Granny Winter did not look very impressed. She hitched her shoulders up a little, pulling the shawl tighter around her shoulders. “Stop sniffing around here,” she said. “Go back and chase the skirts that were meant to be opened to you.”
“You saw her, then,” Richard said. His eyes went bright. He tried to lean forward and peer around Granny Winter, where she filled the doorframe. “Is she your granddaughter? I never knew you had family – is she all right? What’s her name? Please, tell us, we were worried–”
“It doesn’t matter,” said Granny Winter. “There’s nothing for the two of you here. Go home.”
“I don’t want to,” said Richard. He stretched up onto his toes, looking into the darkness of Granny Winter’s small home. “I want to see her – I promise I’ll treat her well, I just want to talk–”
“It’s not going to help you,” said the old woman. “You’re not going to find what you want here. Go home, little boy.”
He frowned. “I am a man,” he said. “And you’re an old woman who’s been deadweight in this village for years. I just want to talk to her, so let me through.” He put a broad hand on Granny Winter’s skinny chest and shoved hard. She made a startled noise, like a struck cat, and fell back. Richard pushed his way inside and Lucas trailed after him, neither of them looking to see how and where the old woman fell.
Inside, her house seemed smaller than it looked from the outside, full of a strange cold dark – not as cold as the world outside, but still enough to make a man’s breath steam when he exhaled. A thin bed pallet lay in one corner and a few pots ringed a nest of dying embers. Straw had been stuffed into cracks in the walls, but it did a poor job of any proper insulation. Richard looked around the small room and frowned.
“Where is she?” he said. “Where are you hiding her?”
Granny Winter said nothing. Richard turned to her. She leaned heavily against one of the walls, both of her hands pressed to her chest. Under the tangle of her heavy white hair, her dark eyes were hard and unblinking. He took a step towards her, drawing himself up to his full height, so he towered over the slight old woman. It had been a long winter and he was a restless young man; he took a deep breath and seemed to swell until he filled the entire small room.
“She’s your granddaughter, right?” he said, his voice too loud. “Or were you lying before? It isn’t funny, old woman.”
Granny Winter’s mouth twisted and she lowered her head until her hair swung forward, first framing, then veiling, her face. In the dim light from the fading embers, she looked less like anything human and more like a fixture in the small crowded room. “I said nothing about any girl,” she said. “You were the one who assumed. Now get out.”
Richard’s hands clenched into fists, relaxed, tightened again. His eyebrows drew together and he said, “Where is she?”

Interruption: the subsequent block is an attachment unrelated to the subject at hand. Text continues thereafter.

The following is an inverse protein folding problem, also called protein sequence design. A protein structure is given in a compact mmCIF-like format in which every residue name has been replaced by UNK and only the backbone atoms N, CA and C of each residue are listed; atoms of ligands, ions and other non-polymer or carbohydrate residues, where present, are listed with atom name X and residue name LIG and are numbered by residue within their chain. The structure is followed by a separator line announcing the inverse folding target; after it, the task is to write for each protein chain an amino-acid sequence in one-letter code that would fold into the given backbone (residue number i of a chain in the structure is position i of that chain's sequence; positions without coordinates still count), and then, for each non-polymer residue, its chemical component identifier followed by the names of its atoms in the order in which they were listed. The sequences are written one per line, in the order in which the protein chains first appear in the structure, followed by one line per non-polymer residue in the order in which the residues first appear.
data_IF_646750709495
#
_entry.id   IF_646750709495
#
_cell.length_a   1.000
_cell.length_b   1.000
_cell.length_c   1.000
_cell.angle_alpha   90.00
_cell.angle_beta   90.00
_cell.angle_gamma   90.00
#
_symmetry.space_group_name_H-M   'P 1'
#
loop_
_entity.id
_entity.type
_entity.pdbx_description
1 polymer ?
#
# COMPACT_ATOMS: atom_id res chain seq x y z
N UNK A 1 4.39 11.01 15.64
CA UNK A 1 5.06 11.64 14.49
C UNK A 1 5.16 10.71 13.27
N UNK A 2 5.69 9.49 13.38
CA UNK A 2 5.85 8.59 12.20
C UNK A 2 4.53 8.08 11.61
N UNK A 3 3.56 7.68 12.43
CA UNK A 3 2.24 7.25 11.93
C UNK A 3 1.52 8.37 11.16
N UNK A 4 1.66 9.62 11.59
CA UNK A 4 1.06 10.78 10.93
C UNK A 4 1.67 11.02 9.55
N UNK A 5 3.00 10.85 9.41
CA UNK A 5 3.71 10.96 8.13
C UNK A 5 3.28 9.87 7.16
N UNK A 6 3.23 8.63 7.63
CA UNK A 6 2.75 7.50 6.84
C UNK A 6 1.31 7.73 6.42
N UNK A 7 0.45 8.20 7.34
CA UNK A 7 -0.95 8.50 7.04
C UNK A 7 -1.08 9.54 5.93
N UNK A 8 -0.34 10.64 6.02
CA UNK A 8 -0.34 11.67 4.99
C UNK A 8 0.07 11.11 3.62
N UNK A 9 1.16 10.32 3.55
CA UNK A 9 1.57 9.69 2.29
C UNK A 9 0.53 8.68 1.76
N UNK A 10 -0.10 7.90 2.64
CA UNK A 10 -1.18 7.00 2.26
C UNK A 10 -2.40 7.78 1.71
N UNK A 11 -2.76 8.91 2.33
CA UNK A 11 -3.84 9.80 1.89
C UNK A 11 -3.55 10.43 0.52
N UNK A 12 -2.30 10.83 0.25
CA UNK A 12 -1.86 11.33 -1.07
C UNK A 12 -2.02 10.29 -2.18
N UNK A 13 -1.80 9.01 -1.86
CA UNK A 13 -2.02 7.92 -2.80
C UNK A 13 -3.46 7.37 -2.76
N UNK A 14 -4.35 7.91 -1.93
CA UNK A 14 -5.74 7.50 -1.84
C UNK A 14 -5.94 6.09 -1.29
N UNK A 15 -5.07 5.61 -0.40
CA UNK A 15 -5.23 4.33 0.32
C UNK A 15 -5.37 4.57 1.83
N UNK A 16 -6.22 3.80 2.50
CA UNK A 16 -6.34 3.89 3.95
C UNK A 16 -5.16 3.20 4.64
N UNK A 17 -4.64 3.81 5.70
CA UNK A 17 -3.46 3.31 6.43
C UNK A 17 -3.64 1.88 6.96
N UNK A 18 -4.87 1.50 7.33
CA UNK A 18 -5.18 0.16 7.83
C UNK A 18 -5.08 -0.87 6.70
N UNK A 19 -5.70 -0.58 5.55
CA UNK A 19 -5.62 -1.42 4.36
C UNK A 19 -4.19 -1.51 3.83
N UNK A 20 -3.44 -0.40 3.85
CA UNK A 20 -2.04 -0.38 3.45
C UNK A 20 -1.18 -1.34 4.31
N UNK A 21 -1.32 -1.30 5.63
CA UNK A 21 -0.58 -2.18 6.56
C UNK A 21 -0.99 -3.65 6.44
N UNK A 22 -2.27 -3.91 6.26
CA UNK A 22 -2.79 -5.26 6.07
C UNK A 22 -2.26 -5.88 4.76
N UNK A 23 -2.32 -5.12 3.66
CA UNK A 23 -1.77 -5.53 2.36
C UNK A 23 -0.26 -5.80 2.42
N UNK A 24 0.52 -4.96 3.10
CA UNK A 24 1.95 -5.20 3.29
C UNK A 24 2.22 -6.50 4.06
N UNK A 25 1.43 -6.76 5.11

“She’s not here,” said Granny Winter. Something passed across her face that might have been a smile, though in the dark it was hard to be certain. “Leave now.”
“I’m not leaving until I find her,” said Richard. He reached out and caught a fistful of Granny Winter’s shawl, dragging her in closer. He was tall enough that it lifted her up onto her toes and then off them, so that she dangled like a doll. “So you might as well cooperate, or it’ll end poorly.”
“Richard,” said Lucas. He sounded small and nervous. “Come on, if she’s not here, we need to keep looking–”
“She’s here,” Richard said. His eyes gleamed in the dim red firelight. “And the old woman is going to tell us, or else.” He raised his other hand in threat.
Granny Winter finally lifted her head. She looked at Lucas, who stood by the door and made weak noises about the wasting day – and she looked at Richard, who seemed to take what he saw in her face as encouragement. His hand began to move down.
The first noise it made was loud as a whipcrack. Granny Winter’s head snapped around until it faced Lucas, who flinched at the sight of her wide-open eyes. Richard shoved her back, still clutching the front of her shawl; her head made a dull thud against the wall when she struck it. Her arms and legs jerked with the impact, then just dangled loosely. Richard’s fist connected again.
And before the fifth time, Granny Winter said, in a voice that was clear and without pain, “Winter has come early for you.”
Richard struck her again, and the door banged open, in a numbing blast of winter air. Lucas yelped and fell silent. Richard turned to look. The girl stood in the doorway, her long hair fluttering around her, brighter than anything but the snow itself, which swirled in graceful flurries around her small bare feet. He smiled at once, dropping the old woman.
“You were here,” he said. “I knew it, I was waiting for you–”